By Jesse Marx
By Chris Parker
By Jake Rossen
By Jesse Marx
By Michelle LeBow
By Alleen Brown
By Maggie LaMaack
By CP Staff
When Matt Entenza stood outside his St. Paul home on the morning of October 26 and declared that he meant to be the next attorney general of Minnesota, no one should have been surprised. As far back as 2001, Entenza, the current minority leader in the Minnesota House of Representatives, had formed his own campaign committee as a means of stamping himself as the DFL's heir apparent to Attorney General Mike Hatch, should Hatch have opted to run for governor in 2002. That fledgling committee was disbanded shortly after Hatch chose to stay put and run for a second term as AG, but four years later—and just two days after Hatch had announced that he would challenge Gov. Tim Pawlenty in 2006—Entenza strode to the microphones as his party's presumptive nominee to succeed Hatch.
The announcement Entenza had waited years to make was, predictably, a smorgasbord of autobiography, career highlights, and political positioning. He introduced the people around him, including his wife, his three sons, his in-laws, and one of his former teachers. He said he'd be a consumer watchdog, citing "big oil companies" as a particular object of scrutiny. He noted that he'd shut down nefarious telemarketers as an assistant attorney general under Skip Humphrey, put white-collar criminals in jail as a Hennepin County prosecutor (thereby warning "the Enrons of the world" to watch out, he boasted), and was the chief author of the Legislature's "do not call" bill limiting the reach of telemarketers in the state. He cited crystal meth and sexual predators as two of the criminal problems statewide that would receive special attention under Attorney General Entenza.
But what he chose to downplay in his campaign kickoff announcement may have been as revealing as what he emphasized. Specifically, Entenza's five-minute statement refrained from mentioning the matter of health care until the next-to-last sentence, and then only in a laundry list of hot-button issues he'd watch closely as AG. This was striking for a couple of reasons: first, because it virtually ignored the keynote issue of his predecessor's two terms in office, a period that earned Minnesota a reputation as one of the most aggressive states in the country in its oversight of HMO medicine; and second, because the wife of 22 years who stood at Entenza's side that day, Lois Quam, also happens to be one of the more powerful health care business executives in the country.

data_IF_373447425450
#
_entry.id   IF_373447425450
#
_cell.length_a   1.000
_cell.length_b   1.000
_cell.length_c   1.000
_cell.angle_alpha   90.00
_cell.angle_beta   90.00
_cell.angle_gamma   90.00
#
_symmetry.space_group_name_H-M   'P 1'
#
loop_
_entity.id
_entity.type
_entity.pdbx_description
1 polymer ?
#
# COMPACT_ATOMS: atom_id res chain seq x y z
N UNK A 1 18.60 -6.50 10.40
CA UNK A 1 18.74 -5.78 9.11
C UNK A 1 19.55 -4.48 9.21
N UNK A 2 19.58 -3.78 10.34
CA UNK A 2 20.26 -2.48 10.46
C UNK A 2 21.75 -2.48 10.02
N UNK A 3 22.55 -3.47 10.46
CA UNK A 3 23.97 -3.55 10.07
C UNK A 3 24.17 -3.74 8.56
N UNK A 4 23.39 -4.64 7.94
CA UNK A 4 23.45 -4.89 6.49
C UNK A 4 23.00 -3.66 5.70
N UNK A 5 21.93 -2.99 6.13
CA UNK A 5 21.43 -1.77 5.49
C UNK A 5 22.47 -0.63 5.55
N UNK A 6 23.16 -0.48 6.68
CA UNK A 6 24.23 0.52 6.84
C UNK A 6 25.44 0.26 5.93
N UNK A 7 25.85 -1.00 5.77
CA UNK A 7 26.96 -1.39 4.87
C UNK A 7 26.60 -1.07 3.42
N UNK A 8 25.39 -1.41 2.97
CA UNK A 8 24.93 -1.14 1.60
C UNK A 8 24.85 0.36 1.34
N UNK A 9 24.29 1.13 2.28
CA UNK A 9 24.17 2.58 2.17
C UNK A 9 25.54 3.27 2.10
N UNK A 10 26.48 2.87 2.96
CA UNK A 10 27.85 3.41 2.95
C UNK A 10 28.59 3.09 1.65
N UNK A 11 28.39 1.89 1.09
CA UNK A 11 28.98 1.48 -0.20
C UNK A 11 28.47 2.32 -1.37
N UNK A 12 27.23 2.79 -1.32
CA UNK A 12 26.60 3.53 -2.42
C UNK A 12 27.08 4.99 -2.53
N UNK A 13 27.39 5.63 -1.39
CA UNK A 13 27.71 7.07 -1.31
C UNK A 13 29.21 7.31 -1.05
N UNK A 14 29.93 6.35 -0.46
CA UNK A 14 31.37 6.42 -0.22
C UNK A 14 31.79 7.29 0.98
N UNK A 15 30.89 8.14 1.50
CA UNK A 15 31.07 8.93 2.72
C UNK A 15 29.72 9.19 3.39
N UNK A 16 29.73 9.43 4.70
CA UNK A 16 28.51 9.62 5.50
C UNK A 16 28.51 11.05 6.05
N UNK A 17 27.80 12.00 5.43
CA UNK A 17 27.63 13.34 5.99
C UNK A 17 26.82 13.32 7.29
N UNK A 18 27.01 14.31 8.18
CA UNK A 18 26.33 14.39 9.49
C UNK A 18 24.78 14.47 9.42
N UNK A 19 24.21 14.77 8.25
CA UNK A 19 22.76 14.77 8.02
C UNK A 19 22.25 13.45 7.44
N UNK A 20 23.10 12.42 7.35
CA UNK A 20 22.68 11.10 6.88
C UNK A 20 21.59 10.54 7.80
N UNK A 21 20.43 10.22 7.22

Election Day 1998 in Minnesota will forever be known as the time when Jesse Ventura "shocked the world." But it was Hatch, the other insurgent winner from that night, who made a more lasting impact on the balance of political power in the state. And he did it by making good on his campaign pledge to take on the health care bureaucracy, at a time when HMO enrollment made up a whopping 98 percent of the state's health insurance market.
Minnesota, along with California, stood on the cutting edge of the "managed health care" revolution that sprung up during the 1970s and '80s with the formation of health maintenance organizations, or HMOs, to compete with traditional fee-for-service health insurers. But as the HMO model pioneered here has become increasingly pervasive across the U.S., Minnesota has remained a unique legal environment for health care, owing largely to its status as the only state that requires HMOs to operate as nonprofits. That law, coupled with the attorney general's legal authority over charitable trusts and consumer protection issues, has enabled Mike Hatch to wield tremendous influence over the practice of health care in Minnesota during the past eight years.
"Let me be blunt," says Kip Sullivan, a steering committee member of Minnesota Universal Health Care Coalition. "Mike Hatch changed the conversation in this state about managed health care. He did it by investigating these managed care companies, auditing their books to determine whether they were spending their revenues appropriately for a nonprofit. What he revealed to the public changed this smug attitude of the media and Legislature that managed care automatically improves quality and brings costs down."
Hatch, who previously worked in Rudy Perpich's administration as a commerce commissioner from 1983-1989, had spent much of the '90s in private practice, frequently representing clients whose lives were jeopardized, and sometimes lost, because their health insurers balked at providing full coverage or ruled they were ineligible for recommended procedures. The experience radicalized Hatch in some ways, and he came to the attorney general's office seething over the various ways these companies minimized their costs by cherry-picking whom they would agree to cover, stonewalling sick people, and denying access to potentially life-saving treatments ("See You in Court," CP, 3/3/99).
Three cases from Hatch's tenure stand out above the rest. In October 2000, he filed suit against Blue Cross and Blue Shield of Minnesota, accusing the company of denying its subscribers medically necessary, physician-recommended treatment for mental health, eating disorders, and chemical dependency. At first, BCBS vigorously denied the charges. But 10 months later, in a press conference announcing a settlement of the lawsuit, a Blue Cross executive acknowledged that the firm "failed these families in some important ways." Under the terms of the settlement, BCBS agreed to speed up its claim reviews, broaden its coverage, submit denied claims to a three-member review committee appointed in part by Hatch and a Hennepin County judge, and reimburse the state more than $8 million for taxpayer-paid health coverage the company should have borne. The state's other two major HMOs also subsequently agreed to submit their denied claims to the three-member panel.